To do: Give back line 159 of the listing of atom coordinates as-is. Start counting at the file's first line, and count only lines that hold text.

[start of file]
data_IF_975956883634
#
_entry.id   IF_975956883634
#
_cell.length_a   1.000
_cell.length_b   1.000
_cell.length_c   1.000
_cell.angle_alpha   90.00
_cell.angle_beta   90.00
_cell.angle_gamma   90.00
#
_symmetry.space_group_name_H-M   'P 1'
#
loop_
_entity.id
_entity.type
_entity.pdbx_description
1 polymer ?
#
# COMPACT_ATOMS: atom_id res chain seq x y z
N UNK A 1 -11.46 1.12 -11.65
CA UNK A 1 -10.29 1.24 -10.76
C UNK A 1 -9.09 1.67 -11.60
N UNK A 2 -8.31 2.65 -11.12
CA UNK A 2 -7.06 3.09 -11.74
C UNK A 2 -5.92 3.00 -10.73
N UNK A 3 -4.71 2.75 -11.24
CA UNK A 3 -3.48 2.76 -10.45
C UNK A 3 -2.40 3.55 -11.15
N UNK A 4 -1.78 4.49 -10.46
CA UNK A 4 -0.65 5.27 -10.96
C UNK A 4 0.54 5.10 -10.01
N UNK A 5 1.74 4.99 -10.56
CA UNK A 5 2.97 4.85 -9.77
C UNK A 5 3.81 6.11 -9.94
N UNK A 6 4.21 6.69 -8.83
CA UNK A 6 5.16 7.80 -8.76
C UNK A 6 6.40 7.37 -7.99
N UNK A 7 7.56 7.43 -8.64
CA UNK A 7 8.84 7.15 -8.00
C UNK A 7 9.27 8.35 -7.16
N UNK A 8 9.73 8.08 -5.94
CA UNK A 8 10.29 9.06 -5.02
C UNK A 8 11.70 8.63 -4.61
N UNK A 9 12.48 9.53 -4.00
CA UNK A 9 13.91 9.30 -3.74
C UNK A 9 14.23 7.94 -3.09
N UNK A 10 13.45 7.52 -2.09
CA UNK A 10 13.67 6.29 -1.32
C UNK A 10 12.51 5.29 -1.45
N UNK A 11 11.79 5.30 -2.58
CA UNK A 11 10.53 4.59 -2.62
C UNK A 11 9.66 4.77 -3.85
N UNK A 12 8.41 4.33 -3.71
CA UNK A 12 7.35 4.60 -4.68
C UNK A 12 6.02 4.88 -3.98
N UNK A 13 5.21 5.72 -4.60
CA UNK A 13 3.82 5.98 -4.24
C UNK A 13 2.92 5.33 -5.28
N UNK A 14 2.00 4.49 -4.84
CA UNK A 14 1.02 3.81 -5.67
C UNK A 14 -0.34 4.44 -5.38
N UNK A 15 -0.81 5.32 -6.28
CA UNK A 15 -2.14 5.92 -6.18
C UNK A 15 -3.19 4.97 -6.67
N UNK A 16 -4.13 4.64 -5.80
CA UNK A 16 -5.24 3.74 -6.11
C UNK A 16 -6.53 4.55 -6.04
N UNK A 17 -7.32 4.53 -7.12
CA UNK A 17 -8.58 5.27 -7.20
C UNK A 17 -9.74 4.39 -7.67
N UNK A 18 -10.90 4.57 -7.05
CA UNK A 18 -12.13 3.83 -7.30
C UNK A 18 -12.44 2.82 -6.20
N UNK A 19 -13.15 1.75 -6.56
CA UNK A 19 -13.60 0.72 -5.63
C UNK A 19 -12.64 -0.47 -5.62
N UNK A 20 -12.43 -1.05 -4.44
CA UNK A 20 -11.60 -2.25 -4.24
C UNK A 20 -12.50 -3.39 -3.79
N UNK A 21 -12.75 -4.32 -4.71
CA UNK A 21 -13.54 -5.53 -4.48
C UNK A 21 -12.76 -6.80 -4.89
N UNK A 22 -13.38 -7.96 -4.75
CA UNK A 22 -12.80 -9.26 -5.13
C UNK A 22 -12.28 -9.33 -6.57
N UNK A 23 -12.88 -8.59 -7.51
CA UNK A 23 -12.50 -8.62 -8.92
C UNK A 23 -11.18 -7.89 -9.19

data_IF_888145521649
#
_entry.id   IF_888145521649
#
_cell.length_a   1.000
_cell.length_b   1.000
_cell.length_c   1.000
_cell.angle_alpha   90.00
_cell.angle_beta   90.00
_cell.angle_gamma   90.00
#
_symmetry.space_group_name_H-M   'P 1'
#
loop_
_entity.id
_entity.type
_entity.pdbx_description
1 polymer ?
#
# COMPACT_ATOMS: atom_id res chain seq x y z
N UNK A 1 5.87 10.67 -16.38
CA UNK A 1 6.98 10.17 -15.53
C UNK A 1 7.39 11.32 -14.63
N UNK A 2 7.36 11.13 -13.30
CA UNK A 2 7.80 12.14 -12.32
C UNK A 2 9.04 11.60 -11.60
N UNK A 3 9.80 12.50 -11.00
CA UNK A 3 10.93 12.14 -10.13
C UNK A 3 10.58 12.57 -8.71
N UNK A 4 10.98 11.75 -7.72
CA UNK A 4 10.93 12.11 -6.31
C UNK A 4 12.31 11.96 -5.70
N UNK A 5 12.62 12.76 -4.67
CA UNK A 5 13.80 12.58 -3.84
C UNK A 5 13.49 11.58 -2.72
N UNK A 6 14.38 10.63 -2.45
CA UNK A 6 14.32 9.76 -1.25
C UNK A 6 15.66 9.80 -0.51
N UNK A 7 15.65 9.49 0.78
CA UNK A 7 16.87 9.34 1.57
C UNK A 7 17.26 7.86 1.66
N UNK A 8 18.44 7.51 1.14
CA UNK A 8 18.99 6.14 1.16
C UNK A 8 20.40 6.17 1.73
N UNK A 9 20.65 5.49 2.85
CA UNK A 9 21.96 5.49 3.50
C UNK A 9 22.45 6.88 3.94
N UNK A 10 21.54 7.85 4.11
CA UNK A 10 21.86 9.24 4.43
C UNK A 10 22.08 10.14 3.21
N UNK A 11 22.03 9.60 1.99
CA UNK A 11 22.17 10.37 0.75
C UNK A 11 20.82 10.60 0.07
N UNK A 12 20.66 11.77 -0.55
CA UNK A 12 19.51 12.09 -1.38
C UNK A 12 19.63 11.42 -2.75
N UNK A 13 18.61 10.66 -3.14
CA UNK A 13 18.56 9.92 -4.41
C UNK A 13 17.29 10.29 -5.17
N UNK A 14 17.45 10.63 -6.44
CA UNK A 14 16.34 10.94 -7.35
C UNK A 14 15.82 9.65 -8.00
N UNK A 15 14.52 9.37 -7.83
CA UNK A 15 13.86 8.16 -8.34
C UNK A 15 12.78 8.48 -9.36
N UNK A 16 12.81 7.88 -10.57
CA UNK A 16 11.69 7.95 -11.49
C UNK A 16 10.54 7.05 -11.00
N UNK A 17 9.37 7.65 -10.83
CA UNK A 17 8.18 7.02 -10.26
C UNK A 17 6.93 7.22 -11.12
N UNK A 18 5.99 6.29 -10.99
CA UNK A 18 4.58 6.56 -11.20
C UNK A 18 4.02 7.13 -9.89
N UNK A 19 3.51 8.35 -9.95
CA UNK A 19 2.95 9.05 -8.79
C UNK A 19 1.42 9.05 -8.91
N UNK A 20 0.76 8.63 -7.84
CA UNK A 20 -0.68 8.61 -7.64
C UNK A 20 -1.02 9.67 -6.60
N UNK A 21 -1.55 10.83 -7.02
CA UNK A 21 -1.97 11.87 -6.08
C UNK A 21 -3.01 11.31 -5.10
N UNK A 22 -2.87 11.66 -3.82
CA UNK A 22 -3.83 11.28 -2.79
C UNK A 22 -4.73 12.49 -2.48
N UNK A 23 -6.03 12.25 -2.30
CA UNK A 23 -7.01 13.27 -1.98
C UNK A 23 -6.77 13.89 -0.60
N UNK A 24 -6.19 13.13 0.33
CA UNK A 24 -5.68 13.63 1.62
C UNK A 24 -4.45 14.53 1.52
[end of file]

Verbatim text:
CA UNK A 17 8.18 7.02 -10.26